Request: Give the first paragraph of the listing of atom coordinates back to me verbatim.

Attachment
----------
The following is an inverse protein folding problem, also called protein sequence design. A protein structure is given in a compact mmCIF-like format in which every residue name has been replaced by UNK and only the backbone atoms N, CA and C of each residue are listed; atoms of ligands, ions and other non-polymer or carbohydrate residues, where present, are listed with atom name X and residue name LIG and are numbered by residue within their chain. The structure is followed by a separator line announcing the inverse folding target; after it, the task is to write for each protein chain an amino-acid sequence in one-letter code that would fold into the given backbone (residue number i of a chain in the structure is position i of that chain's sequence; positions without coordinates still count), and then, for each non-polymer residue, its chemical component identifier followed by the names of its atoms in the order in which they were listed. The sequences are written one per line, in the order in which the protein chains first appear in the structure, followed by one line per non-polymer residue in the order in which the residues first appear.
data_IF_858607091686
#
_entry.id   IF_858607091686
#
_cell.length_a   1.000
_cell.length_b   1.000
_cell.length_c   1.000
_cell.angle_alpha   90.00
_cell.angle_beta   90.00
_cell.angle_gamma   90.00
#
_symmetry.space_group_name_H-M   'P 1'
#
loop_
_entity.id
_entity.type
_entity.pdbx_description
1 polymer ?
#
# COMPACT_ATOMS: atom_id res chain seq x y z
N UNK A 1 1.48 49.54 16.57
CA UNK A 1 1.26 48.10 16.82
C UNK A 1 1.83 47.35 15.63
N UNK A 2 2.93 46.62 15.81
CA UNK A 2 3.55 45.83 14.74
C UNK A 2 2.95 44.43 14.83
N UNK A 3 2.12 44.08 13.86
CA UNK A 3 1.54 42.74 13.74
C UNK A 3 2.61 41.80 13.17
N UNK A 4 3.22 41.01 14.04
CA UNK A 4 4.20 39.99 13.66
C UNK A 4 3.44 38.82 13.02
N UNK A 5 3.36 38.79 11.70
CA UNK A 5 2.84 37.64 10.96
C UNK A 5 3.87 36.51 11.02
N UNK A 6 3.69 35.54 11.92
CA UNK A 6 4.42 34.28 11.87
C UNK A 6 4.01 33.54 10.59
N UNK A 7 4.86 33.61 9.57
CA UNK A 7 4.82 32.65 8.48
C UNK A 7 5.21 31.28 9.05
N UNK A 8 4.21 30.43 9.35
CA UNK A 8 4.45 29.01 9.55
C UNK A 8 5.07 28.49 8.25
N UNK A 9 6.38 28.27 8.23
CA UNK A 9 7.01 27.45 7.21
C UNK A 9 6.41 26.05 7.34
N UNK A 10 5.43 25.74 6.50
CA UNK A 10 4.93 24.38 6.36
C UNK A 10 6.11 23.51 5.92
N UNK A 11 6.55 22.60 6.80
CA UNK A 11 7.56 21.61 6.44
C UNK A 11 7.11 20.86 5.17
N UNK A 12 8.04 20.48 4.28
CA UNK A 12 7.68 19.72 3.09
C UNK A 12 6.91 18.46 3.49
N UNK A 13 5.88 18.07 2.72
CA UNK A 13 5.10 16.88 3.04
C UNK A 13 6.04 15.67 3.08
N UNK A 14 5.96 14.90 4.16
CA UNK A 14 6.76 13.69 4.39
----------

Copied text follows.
The following is an inverse protein folding problem, also called protein sequence design. A protein structure is given in a compact mmCIF-like format in which every residue name has been replaced by UNK and only the backbone atoms N, CA and C of each residue are listed; atoms of ligands, ions and other non-polymer or carbohydrate residues, where present, are listed with atom name X and residue name LIG and are numbered by residue within their chain. The structure is followed by a separator line announcing the inverse folding target; after it, the task is to write for each protein chain an amino-acid sequence in one-letter code that would fold into the given backbone (residue number i of a chain in the structure is position i of that chain's sequence; positions without coordinates still count), and then, for each non-polymer residue, its chemical component identifier followed by the names of its atoms in the order in which they were listed. The sequences are written one per line, in the order in which the protein chains first appear in the structure, followed by one line per non-polymer residue in the order in which the residues first appear.